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The global spread of the disease caused by the novel coronavirus, officially named COVID-19 by the World Health Organization (WHO), is already impacting economies, markets, and stocks.
Last week, I brought you part one of my series on how this new coronavirus outbreak is affecting global markets and, ultimately, your money. Then the market moved more than 4,500 points in five days.
Today, I'm walking you through what's ahead - the good, the bad, and the ugly. Investors need a comprehensive roadmap to navigate each of the potential pathways the virus could take markets down, because it's going to take them down all three roads...
The COVID-19 Impact on Markets: the Good
Viruses can and do "burn themselves out," according to scientists. The best-case scenario for economies, markets, and stocks is if COVID-19 burns itself out in the next few months without any significant increase in either infection or mortality rates.
John Nicholls, a pathology professor at the University of Hong Kong, says he knows when the virus will become inactive.
Following Nicholls' remarks in a leaked transcript from a conference call organized by Hong Kong brokerage firm CLSA, AccuWeather staff writer Mark Puleo contacted the professor for on-the-record commentary...
About the Author
Shah Gilani boasts a financial pedigree unlike any other. He ran his first hedge fund in 1982 from his seat on the floor of the Chicago Board of Options Exchange. When options on the Standard & Poor's 100 began trading on March 11, 1983, Shah worked in "the pit" as a market maker.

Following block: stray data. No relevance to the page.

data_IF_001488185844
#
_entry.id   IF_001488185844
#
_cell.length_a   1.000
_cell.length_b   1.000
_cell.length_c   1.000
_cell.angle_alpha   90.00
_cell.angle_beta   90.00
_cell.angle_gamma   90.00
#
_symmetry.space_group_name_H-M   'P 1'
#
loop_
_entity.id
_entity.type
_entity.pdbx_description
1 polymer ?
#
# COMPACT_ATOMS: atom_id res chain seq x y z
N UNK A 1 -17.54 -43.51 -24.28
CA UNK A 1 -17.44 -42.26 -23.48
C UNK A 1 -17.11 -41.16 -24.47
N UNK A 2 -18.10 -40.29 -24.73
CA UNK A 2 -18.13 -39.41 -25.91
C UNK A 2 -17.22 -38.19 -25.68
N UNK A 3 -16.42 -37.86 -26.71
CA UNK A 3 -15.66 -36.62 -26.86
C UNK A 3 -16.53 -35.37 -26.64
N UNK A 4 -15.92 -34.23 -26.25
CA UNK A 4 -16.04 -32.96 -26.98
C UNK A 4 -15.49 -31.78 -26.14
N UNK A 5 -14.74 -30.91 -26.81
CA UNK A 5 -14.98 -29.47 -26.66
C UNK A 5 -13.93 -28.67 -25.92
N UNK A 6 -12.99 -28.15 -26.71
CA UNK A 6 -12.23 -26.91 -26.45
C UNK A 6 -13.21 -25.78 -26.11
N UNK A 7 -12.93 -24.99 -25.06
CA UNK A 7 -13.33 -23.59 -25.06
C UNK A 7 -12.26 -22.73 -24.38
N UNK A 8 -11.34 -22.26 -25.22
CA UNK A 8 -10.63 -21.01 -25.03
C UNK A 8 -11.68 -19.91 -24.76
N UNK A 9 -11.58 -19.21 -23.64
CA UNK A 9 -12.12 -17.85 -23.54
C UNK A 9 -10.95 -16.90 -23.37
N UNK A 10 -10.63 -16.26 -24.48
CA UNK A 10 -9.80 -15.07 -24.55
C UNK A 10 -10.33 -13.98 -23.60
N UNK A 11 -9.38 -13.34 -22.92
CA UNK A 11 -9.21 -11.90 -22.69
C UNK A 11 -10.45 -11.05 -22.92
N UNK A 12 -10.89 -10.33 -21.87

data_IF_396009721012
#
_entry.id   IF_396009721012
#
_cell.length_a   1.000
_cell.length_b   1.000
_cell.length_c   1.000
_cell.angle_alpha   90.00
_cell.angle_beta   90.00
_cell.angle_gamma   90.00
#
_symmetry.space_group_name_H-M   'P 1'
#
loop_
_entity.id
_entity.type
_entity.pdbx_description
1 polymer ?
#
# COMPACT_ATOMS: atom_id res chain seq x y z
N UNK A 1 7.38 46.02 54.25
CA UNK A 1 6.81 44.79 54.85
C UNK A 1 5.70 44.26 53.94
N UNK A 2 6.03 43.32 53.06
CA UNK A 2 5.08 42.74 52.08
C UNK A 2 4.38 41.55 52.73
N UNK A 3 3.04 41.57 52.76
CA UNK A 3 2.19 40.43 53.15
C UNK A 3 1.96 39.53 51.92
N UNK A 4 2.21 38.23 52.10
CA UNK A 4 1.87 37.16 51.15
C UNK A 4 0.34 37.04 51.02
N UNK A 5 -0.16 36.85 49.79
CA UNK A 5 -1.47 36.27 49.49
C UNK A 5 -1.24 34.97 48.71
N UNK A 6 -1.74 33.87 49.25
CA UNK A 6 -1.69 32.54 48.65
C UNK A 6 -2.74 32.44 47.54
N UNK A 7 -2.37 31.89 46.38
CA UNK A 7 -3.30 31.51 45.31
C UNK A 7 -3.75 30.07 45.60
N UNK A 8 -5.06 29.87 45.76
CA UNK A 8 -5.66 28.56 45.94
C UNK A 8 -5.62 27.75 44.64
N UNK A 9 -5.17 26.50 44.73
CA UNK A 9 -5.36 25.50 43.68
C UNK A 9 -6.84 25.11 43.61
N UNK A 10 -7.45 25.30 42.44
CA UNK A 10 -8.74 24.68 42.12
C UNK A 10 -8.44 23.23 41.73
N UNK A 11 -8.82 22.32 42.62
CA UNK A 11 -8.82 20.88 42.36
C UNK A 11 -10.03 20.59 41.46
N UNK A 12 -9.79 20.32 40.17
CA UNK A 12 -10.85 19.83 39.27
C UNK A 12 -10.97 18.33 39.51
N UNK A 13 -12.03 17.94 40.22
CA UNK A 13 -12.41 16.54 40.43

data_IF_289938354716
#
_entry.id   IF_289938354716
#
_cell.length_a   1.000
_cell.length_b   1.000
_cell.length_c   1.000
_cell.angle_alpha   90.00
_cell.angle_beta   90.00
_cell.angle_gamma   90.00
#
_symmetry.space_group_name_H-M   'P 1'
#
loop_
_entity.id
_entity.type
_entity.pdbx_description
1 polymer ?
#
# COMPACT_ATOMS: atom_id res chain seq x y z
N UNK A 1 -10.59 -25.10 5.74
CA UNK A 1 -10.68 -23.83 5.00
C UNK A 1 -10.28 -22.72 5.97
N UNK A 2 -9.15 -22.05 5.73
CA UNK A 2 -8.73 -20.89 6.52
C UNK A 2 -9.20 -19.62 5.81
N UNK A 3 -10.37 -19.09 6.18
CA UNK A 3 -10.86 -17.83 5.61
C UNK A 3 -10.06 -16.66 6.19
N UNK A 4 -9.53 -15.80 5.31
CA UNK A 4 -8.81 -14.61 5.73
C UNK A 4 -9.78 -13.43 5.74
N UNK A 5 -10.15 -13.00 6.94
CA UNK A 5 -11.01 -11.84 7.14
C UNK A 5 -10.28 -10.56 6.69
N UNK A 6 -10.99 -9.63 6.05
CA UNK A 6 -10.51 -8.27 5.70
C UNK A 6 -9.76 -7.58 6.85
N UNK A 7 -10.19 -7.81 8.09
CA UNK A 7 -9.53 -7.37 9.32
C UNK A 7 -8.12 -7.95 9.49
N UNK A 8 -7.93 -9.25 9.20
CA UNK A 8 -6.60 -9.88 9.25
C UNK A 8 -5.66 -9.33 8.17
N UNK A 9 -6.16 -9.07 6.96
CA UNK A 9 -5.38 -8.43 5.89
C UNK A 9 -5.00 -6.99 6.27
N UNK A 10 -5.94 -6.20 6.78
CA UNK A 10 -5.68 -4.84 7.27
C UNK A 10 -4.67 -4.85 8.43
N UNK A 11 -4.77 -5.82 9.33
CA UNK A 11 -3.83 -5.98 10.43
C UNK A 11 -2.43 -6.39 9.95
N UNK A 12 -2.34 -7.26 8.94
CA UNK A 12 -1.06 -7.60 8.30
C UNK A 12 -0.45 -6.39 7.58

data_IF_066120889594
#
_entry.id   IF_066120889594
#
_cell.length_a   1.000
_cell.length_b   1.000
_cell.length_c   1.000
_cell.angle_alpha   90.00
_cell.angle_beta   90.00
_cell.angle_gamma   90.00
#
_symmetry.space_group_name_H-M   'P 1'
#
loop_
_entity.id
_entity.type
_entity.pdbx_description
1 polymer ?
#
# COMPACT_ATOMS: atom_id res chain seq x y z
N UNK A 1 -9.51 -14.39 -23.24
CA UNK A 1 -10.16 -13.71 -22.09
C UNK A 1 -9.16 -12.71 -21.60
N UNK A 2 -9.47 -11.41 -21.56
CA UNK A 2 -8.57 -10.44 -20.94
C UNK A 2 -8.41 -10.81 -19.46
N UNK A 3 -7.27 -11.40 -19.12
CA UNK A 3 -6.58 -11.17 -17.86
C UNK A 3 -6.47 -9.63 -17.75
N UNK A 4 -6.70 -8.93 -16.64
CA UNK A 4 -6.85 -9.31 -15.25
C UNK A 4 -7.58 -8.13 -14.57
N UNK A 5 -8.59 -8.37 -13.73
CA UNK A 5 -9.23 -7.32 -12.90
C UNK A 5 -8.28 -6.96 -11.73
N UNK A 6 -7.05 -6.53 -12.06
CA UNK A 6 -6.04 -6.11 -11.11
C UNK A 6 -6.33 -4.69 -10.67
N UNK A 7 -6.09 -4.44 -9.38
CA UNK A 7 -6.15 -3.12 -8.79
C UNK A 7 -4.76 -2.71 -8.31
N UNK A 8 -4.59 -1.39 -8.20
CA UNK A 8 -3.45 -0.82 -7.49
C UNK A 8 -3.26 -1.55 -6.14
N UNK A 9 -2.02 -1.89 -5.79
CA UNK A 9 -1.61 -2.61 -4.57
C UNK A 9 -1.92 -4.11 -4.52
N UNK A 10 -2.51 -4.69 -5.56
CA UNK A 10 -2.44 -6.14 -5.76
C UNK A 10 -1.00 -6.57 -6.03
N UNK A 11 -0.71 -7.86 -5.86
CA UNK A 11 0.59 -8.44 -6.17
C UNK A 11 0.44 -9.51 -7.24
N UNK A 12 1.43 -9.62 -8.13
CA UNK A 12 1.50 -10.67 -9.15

The work he did laid the foundation for what would later become the VIX - to this day one of the most widely used indicators worldwide. After leaving Chicago to run the futures and options division of the British banking giant Lloyd's TSB, Shah moved up to Roosevelt & Cross Inc., an old-line New York boutique firm. There he originated and ran a packaged fixed-income trading desk, and established that company's "listed" and OTC trading desks.
Shah founded a second hedge fund in 1999, which he ran until 2003.
Shah's vast network of contacts includes the biggest players on Wall Street and in international finance. These contacts give him the real story - when others only get what the investment banks want them to see.
Today, as editor of Hyperdrive Portfolio, Shah presents his legion of subscribers with massive profit opportunities that result from paradigm shifts in the way we work, play, and live.
Shah is a frequent guest on CNBC, Forbes, and MarketWatch, and you can catch him every week on Fox Business's Varney & Co.